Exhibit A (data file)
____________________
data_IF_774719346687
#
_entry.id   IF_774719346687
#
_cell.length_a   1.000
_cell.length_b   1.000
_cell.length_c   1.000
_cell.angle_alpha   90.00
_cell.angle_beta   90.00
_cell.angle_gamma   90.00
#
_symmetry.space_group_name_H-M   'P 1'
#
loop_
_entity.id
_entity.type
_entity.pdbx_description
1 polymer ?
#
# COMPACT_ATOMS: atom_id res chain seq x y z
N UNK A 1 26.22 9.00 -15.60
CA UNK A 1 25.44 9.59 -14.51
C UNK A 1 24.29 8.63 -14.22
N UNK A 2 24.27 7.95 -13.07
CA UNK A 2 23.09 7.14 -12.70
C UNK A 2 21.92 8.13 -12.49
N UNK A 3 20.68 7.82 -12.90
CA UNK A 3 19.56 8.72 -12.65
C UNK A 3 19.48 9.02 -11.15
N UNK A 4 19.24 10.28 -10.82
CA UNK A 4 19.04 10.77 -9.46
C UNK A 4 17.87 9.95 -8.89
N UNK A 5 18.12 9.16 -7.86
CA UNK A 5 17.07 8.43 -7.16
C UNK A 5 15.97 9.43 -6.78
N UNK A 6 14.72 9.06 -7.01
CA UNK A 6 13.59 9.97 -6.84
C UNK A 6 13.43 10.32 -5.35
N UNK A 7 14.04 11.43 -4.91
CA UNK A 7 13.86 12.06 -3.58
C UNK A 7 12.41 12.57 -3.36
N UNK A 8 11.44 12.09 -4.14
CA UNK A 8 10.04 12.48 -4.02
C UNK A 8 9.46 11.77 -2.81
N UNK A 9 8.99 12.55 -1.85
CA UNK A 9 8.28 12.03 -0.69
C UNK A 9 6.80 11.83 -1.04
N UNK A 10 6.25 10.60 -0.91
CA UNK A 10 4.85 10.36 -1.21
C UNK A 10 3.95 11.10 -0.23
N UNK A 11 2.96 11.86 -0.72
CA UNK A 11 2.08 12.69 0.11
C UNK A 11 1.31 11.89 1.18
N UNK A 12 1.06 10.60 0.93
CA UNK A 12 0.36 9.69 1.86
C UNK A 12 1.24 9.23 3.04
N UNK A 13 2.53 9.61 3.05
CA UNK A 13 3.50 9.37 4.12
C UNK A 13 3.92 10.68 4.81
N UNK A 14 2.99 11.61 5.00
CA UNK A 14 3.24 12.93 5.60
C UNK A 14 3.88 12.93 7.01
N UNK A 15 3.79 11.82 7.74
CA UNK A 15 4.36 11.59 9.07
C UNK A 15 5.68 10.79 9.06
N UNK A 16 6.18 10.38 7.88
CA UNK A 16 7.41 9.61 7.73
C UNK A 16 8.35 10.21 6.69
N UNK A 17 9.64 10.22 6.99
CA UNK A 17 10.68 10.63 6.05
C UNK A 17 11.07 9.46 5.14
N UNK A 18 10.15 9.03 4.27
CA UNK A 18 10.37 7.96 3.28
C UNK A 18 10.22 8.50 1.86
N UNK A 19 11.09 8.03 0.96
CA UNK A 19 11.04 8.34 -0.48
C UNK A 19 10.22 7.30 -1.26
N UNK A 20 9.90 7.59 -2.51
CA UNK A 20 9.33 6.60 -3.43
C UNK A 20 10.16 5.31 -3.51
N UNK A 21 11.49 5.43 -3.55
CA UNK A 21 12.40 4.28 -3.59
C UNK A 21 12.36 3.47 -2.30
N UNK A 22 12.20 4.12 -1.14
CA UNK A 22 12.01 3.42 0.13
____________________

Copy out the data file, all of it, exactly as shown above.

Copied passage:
data_IF_774719346687
#
_entry.id   IF_774719346687
#
_cell.length_a   1.000
_cell.length_b   1.000
_cell.length_c   1.000
_cell.angle_alpha   90.00
_cell.angle_beta   90.00
_cell.angle_gamma   90.00
#
_symmetry.space_group_name_H-M   'P 1'
#
loop_
_entity.id
_entity.type
_entity.pdbx_description
1 polymer ?
#
# COMPACT_ATOMS: atom_id res chain seq x y z
N UNK A 1 26.22 9.00 -15.60
CA UNK A 1 25.44 9.59 -14.51
C UNK A 1 24.29 8.63 -14.22
N UNK A 2 24.27 7.95 -13.07
CA UNK A 2 23.09 7.14 -12.70
C UNK A 2 21.92 8.13 -12.49
N UNK A 3 20.68 7.82 -12.90
CA UNK A 3 19.56 8.72 -12.65
C UNK A 3 19.48 9.02 -11.15
N UNK A 4 19.24 10.28 -10.82
CA UNK A 4 19.04 10.77 -9.46
C UNK A 4 17.87 9.95 -8.89
N UNK A 5 18.12 9.16 -7.86
CA UNK A 5 17.07 8.43 -7.16
C UNK A 5 15.97 9.43 -6.78
N UNK A 6 14.72 9.06 -7.01
CA UNK A 6 13.59 9.97 -6.84
C UNK A 6 13.43 10.32 -5.35
N UNK A 7 14.04 11.43 -4.91
CA UNK A 7 13.86 12.06 -3.58
C UNK A 7 12.41 12.57 -3.36
N UNK A 8 11.44 12.09 -4.14
CA UNK A 8 10.04 12.48 -4.02
C UNK A 8 9.46 11.77 -2.81
N UNK A 9 8.99 12.55 -1.85
CA UNK A 9 8.28 12.03 -0.69
C UNK A 9 6.80 11.83 -1.04
N UNK A 10 6.25 10.60 -0.91
CA UNK A 10 4.85 10.36 -1.21
C UNK A 10 3.95 11.10 -0.23
N UNK A 11 2.96 11.86 -0.72
CA UNK A 11 2.08 12.69 0.11
C UNK A 11 1.31 11.89 1.18
N UNK A 12 1.06 10.60 0.93
CA UNK A 12 0.36 9.69 1.86
C UNK A 12 1.24 9.23 3.04
N UNK A 13 2.53 9.61 3.05
CA UNK A 13 3.50 9.37 4.12
C UNK A 13 3.92 10.68 4.81
N UNK A 14 2.99 11.61 5.00
CA UNK A 14 3.24 12.93 5.60
C UNK A 14 3.88 12.93 7.01
N UNK A 15 3.79 11.82 7.74
CA UNK A 15 4.36 11.59 9.07
C UNK A 15 5.68 10.79 9.06
N UNK A 16 6.18 10.38 7.88
CA UNK A 16 7.41 9.61 7.73
C UNK A 16 8.35 10.21 6.69
N UNK A 17 9.64 10.22 6.99
CA UNK A 17 10.68 10.63 6.05
C UNK A 17 11.07 9.46 5.14
N UNK A 18 10.15 9.03 4.27
CA UNK A 18 10.37 7.96 3.28
C UNK A 18 10.22 8.50 1.86
N UNK A 19 11.09 8.03 0.96
CA UNK A 19 11.04 8.34 -0.48
C UNK A 19 10.22 7.30 -1.26
N UNK A 20 9.90 7.59 -2.51
CA UNK A 20 9.33 6.60 -3.43
C UNK A 20 10.16 5.31 -3.51
N UNK A 21 11.49 5.43 -3.55
CA UNK A 21 12.40 4.28 -3.59
C UNK A 21 12.36 3.47 -2.30
N UNK A 22 12.20 4.12 -1.14
CA UNK A 22 12.01 3.42 0.13